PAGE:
Given the composition of wheat, it is somewhat surprising that even mankind’s earliest brewers, who obviously had no understanding of enzymatic mash activities, used not only barley but also several varieties of wheat—usually in combination—in their mashes. According to the best archaeological evidence, the first brewing of both barley- and wheat-based beers was concurrent with mankind’s first settlements and earliest agriculture—both considered breakthroughs in human social evolution. This was about 8,000 to 10,000 years ago in what is now Iraq, in the fertile plains between the rivers Tigris and Euphrates, where a people called the Sumerians abandoned their hunter-and-gatherer ways and became farmers, bakers, and brewers. See sumer. We consider that change in lifestyle the beginning of history and civilization as we know it, and beer making was part of that transformation. The grains available to these Neolithic brewers were the heirloom ancestors of today’s barley and wheat varieties.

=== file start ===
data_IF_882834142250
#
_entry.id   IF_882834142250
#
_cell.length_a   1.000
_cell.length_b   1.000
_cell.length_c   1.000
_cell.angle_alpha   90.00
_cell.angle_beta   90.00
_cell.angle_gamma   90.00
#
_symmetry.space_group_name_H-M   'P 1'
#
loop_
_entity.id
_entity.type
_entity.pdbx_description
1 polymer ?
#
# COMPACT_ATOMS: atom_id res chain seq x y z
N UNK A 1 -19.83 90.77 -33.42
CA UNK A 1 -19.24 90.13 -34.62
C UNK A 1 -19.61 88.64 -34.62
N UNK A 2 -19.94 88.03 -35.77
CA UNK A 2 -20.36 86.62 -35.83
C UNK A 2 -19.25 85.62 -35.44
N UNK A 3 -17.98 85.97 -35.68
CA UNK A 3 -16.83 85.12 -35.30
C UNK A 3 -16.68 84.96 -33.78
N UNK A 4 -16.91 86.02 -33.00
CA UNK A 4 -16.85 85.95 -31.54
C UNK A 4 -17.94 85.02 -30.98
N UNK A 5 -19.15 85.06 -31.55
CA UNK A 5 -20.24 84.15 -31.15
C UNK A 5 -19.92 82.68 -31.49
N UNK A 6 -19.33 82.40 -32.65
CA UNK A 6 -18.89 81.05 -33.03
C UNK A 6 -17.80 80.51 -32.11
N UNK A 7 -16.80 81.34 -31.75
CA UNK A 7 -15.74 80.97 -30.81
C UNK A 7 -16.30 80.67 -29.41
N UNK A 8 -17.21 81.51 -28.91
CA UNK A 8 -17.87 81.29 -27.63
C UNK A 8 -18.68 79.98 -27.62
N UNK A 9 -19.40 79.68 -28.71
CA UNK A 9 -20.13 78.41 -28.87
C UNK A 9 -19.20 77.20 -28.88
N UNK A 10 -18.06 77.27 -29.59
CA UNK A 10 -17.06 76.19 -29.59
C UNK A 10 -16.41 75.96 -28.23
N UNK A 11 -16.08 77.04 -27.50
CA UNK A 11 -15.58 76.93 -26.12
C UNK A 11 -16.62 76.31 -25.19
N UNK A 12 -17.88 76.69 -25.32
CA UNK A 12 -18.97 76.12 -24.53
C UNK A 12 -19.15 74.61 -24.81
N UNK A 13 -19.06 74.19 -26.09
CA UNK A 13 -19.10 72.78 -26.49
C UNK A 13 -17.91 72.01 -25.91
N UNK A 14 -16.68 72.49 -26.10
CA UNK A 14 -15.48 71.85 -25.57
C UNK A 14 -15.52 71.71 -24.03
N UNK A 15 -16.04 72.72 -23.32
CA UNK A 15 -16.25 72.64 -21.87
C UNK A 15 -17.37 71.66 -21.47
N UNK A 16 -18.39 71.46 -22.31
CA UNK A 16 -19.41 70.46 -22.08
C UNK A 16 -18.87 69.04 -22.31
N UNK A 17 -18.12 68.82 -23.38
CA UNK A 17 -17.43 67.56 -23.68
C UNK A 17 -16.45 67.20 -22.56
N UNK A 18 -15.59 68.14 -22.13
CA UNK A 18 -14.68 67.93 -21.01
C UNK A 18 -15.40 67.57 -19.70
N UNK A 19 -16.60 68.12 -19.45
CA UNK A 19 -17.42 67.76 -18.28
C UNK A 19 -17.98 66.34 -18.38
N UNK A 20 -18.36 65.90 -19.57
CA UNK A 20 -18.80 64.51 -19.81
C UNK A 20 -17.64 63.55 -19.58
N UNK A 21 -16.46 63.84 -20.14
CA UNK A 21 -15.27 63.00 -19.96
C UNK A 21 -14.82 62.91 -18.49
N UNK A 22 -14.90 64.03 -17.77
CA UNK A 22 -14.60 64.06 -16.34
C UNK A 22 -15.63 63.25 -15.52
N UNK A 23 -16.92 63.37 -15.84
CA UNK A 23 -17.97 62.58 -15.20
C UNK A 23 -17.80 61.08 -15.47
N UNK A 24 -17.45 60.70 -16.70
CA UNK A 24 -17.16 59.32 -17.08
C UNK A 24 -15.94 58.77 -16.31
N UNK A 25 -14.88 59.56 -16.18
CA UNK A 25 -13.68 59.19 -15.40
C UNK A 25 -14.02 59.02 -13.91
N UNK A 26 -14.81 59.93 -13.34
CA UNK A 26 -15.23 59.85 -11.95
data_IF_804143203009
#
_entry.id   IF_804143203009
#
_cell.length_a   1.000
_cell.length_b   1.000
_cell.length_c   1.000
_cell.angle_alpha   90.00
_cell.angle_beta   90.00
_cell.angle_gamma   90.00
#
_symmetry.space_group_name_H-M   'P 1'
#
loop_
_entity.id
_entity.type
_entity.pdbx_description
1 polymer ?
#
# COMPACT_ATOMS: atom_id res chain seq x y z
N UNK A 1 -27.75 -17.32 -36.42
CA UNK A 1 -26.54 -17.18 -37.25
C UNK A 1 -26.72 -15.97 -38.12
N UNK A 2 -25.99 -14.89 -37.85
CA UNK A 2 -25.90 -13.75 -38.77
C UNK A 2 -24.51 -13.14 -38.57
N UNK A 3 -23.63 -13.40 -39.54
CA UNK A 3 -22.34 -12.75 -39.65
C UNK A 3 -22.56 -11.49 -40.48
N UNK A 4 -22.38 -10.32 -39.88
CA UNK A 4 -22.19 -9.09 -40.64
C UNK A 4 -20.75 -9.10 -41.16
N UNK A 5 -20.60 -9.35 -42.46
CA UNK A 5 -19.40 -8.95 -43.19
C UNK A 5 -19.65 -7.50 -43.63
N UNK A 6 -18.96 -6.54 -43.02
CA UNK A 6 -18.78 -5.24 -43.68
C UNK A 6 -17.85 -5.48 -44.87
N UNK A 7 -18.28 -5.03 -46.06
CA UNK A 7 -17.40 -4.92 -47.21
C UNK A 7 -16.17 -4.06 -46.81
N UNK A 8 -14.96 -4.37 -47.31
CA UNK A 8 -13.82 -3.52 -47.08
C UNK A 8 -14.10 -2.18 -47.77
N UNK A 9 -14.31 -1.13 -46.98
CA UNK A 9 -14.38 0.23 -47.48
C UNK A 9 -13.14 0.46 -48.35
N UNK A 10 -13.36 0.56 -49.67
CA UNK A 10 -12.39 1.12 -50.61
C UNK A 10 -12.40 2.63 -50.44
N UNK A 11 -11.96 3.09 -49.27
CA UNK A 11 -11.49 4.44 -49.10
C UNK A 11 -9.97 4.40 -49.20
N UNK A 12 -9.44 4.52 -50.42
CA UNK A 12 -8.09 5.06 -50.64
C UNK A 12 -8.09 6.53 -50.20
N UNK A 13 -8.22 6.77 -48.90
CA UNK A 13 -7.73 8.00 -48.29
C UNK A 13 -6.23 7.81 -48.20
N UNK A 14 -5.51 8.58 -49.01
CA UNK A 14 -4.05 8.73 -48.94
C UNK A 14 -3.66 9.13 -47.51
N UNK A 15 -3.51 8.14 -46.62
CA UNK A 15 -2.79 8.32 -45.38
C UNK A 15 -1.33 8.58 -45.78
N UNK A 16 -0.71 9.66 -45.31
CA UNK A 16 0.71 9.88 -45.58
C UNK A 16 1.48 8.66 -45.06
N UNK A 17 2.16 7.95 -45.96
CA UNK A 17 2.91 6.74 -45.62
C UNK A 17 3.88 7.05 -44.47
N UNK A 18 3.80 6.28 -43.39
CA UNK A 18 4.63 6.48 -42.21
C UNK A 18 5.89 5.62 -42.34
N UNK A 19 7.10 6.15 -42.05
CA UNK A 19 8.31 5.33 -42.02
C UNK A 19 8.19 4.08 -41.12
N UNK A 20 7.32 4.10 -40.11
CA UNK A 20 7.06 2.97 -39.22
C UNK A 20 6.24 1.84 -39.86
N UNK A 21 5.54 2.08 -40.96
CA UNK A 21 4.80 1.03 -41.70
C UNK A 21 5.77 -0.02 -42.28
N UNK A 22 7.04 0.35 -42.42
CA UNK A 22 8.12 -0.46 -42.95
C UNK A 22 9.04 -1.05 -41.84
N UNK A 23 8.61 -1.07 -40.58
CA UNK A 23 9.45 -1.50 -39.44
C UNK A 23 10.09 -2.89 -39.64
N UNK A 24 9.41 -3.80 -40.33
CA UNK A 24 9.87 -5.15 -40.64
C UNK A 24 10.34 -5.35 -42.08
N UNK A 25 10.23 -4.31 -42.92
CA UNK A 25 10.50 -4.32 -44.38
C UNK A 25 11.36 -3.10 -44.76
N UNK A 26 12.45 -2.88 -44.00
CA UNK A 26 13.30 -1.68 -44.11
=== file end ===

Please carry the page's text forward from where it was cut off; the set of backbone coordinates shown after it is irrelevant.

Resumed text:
When brewing started, the Sumerians probably used a wheat variety called Triticum monococcum. It has very hard kernels as well as firm husks and is still occasionally grown today, mostly as an heirloom cereal for specialty foods. It is now commonly referred to by its German name of Einkorn, and we consider it the primordial progenitor of all modern wheat (Triticum aestivum). See einkorn wheat. In Sumerian times, Einkorn got crossed somehow, probably by open pollination, with wild grasses, which resulted in an advanced, relatively softer, husked wheat, Triticum dicoccum, which is now known also by a common German name, emmer. This wheat, in turn, spawned another cross, again with wild grasses, called spelt (Triticum spelta), which represented the next advancement in wheat cultivars. Spelt, also known by its German name of dinkel, is still planted today, and it is used for both specialty bread and beer, often organic. See emmer and spelt. Spelt cultivation moved from the fertile crescent of the Middle East to other parts of the ancient world, perhaps in part because it places few demands on soil quality and climate. It can grow where modern wheat cannot. In central Europe, for instance, spelt is known to have been cultivated at least since the late Bronze Age, some 3,000 years ago, mostly in the regions inhabited by the Alemans, a Germanic tribe that roamed what is now the German State of Baden-Wurttemberg and the German-speaking part of Switzerland. Spelt is fairly high in protein content, up to about 17% compared with modern wheat, which has about 12% to 14.5%. This is why spelt-beer mashes rarely contain more than 50% spelt. Although spelt husks would be useful as a filtration substrate in the mash, they are usually removed in the malt house nowadays because of their high astringency, which would make the beer taste too rough for a modern palate. Centuries of breeding improvements eventually turned the ancient spelt into our modern, now huskless, wheat.